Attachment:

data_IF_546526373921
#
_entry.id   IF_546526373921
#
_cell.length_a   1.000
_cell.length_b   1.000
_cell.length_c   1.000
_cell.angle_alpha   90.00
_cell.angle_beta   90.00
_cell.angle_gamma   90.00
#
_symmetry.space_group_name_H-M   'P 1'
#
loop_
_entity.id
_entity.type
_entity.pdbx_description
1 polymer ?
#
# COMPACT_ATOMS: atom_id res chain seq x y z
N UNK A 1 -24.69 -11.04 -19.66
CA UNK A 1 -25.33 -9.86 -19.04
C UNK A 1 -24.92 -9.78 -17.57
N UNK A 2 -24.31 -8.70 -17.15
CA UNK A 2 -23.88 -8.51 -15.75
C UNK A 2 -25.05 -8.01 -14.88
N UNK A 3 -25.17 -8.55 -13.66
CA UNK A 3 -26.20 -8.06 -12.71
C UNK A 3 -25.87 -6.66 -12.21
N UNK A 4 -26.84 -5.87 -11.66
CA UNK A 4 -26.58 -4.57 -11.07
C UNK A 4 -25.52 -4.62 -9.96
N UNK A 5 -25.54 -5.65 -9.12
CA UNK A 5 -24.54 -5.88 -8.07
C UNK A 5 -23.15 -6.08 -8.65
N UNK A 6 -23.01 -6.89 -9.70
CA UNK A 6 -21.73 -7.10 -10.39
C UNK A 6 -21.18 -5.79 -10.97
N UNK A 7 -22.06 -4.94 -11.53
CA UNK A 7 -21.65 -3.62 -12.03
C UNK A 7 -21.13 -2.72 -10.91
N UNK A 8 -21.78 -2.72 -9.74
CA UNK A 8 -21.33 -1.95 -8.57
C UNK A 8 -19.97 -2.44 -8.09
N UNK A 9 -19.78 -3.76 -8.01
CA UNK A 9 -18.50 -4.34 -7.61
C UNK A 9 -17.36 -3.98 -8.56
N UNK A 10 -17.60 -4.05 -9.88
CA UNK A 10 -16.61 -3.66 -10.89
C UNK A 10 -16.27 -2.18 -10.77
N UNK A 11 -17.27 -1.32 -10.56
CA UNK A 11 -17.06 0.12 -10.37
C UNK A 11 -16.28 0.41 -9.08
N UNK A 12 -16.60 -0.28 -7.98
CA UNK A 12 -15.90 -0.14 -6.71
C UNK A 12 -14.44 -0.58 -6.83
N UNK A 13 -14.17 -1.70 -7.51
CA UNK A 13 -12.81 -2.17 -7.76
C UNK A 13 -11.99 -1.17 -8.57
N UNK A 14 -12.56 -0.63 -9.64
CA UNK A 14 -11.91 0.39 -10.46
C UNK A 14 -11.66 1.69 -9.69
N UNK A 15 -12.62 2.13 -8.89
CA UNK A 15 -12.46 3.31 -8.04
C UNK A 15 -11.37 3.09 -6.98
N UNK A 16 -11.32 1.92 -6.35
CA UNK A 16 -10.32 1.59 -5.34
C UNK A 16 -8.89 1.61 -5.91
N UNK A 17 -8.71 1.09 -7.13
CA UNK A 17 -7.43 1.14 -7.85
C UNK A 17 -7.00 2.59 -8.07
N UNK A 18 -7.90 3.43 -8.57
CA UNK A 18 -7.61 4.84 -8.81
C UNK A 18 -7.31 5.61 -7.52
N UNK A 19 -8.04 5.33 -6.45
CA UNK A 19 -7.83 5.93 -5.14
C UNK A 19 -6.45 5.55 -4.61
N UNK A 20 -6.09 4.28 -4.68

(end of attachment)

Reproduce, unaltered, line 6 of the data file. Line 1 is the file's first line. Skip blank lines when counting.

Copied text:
_cell.length_b   1.000